Monday: I Samuel 16:1-13
Tuesday: Mark 15:1-20
Wednesday: Luke 12:1-12
Thursday: I John 2:1124
Friday: I Peter 4:1-19
Saturday: Psalm 11:1-7
Monday: Joshua 24:14-28
Tuesday: Acts 9:1-9
Wednesday: James 5:1-18
Thursday: I John 1:5-2:6
Friday: Hebrews 12:1-14
Saturday: Psalm 138:1-8

The worship service today will be conducted and directed by Del Bolin. It will be a service of praise in which we may have the opportunity to learn some new songs. Thanks Del for doing this.

Today is also Super Sunday. It is also the time when our concentration is on Christmas. The annex has been arranged in a festive way, as well as a warm fire in the fireplace. You may also visit Judy McWhorter’s New England Village as well as seeing the quilts displayed on the walls. Plan to stay.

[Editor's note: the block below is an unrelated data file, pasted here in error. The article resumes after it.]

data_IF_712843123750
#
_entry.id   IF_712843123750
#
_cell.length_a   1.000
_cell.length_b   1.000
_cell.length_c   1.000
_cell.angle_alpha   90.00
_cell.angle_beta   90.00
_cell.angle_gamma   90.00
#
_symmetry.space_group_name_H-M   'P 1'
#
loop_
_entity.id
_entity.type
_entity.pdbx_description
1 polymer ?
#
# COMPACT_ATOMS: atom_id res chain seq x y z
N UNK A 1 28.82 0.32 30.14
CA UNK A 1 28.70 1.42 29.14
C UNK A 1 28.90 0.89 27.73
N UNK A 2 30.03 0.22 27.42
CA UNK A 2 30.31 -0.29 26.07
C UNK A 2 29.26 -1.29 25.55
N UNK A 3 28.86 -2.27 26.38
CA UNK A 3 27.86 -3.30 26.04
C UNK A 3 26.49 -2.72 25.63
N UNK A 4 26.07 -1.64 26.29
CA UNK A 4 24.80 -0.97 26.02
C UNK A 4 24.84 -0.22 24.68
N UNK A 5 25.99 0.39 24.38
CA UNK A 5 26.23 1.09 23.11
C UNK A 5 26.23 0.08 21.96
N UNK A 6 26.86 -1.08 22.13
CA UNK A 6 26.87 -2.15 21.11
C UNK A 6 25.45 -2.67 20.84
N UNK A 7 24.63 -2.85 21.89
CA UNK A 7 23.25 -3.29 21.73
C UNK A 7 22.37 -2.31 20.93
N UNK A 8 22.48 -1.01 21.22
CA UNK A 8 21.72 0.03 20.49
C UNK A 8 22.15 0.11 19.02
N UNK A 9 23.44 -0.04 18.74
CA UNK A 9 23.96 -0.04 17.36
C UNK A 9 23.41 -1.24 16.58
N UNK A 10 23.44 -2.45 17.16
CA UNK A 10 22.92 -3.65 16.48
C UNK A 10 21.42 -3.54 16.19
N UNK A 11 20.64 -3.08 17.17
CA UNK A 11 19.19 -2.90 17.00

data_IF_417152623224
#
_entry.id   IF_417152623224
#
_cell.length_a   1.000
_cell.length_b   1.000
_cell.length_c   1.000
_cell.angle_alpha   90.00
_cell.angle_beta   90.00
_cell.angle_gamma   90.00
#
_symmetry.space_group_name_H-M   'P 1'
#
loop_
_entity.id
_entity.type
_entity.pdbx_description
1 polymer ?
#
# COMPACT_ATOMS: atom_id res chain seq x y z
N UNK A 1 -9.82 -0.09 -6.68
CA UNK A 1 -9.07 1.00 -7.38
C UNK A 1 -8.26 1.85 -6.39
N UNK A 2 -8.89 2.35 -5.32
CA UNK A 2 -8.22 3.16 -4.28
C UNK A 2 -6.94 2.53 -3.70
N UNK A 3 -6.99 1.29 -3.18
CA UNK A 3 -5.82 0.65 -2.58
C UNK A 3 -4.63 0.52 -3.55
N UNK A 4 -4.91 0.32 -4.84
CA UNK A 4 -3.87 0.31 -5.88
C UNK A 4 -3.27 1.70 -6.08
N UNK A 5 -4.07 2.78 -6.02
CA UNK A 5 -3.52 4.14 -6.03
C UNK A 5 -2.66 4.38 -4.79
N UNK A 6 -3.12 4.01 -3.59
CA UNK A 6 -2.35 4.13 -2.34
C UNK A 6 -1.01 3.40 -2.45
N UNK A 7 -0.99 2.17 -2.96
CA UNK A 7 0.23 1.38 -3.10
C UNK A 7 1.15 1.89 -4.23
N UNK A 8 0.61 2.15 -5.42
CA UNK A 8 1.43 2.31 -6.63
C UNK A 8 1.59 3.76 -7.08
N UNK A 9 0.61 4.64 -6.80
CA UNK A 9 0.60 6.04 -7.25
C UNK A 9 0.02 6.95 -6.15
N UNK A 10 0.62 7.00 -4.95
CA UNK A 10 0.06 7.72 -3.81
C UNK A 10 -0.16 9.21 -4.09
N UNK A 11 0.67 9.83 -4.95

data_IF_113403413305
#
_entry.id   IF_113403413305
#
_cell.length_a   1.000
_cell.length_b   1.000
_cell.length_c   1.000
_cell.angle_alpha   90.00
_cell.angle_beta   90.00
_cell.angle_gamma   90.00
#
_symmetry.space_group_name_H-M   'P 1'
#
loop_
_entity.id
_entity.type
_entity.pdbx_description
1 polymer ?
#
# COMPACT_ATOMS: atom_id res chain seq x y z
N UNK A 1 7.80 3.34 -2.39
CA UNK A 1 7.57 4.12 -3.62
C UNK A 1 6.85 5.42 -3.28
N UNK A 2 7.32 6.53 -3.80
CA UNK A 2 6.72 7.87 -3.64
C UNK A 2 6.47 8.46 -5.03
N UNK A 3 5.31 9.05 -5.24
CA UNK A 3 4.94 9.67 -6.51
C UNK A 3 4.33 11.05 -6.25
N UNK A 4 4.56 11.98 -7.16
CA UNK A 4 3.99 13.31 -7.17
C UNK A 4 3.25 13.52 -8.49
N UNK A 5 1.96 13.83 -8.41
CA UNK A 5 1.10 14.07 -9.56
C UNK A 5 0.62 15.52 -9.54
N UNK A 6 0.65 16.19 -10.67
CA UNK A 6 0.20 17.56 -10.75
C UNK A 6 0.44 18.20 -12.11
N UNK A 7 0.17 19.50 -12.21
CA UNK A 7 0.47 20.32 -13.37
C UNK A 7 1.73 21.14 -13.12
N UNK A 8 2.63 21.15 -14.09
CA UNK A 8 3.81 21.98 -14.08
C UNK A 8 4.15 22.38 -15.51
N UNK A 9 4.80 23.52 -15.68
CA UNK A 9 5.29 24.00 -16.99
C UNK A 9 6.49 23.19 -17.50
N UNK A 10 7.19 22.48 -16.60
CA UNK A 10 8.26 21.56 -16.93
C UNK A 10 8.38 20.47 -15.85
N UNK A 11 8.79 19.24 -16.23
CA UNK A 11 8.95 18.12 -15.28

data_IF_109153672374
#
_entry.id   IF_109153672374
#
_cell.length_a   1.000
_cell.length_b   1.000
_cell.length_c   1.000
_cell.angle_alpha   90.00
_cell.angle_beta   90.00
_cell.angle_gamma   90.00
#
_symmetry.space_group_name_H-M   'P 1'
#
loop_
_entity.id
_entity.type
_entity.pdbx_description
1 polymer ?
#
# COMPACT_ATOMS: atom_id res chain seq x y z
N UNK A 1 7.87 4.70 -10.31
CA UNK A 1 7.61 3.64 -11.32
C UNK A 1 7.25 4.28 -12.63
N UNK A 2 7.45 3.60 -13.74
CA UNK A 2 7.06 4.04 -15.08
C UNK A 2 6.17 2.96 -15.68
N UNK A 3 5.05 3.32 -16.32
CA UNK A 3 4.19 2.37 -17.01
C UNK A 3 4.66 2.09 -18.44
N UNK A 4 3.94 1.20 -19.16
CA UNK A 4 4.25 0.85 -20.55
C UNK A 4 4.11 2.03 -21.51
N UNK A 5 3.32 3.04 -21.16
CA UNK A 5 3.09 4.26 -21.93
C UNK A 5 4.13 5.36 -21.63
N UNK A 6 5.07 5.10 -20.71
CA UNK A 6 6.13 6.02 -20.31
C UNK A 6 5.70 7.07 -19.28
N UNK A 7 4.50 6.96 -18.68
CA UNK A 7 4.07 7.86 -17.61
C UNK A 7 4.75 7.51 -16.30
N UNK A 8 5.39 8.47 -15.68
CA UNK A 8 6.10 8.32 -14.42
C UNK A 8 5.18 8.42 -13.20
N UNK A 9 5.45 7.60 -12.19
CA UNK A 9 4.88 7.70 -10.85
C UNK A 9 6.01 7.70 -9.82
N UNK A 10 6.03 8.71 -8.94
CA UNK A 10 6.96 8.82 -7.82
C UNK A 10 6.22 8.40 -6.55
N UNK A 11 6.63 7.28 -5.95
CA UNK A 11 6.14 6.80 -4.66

Next Sunday is the day before Christmas. We will have only the morning service, (just as always) but the service will consist of the annual Christmas Eve service.
The songs of the season will be sung by the congregation and the corresponding scriptures will be heard by way of a professionally recorded reader.
The congregation will read the call to worship and the benediction. Communion will be at the end of the singing service, with Let There Be Peace on Earth as the closing song. The order of the service will be in the hand-out next Sunday.

The folks at Panera Bread told Mike Branch that some of those who have picked up the bread in the past are not doing it. This means there are one or two other days it can be picked up by us, or if you know another group who can use it to help out in the way the Rescue Mission does, let him know if you know someone, or you will pick it up.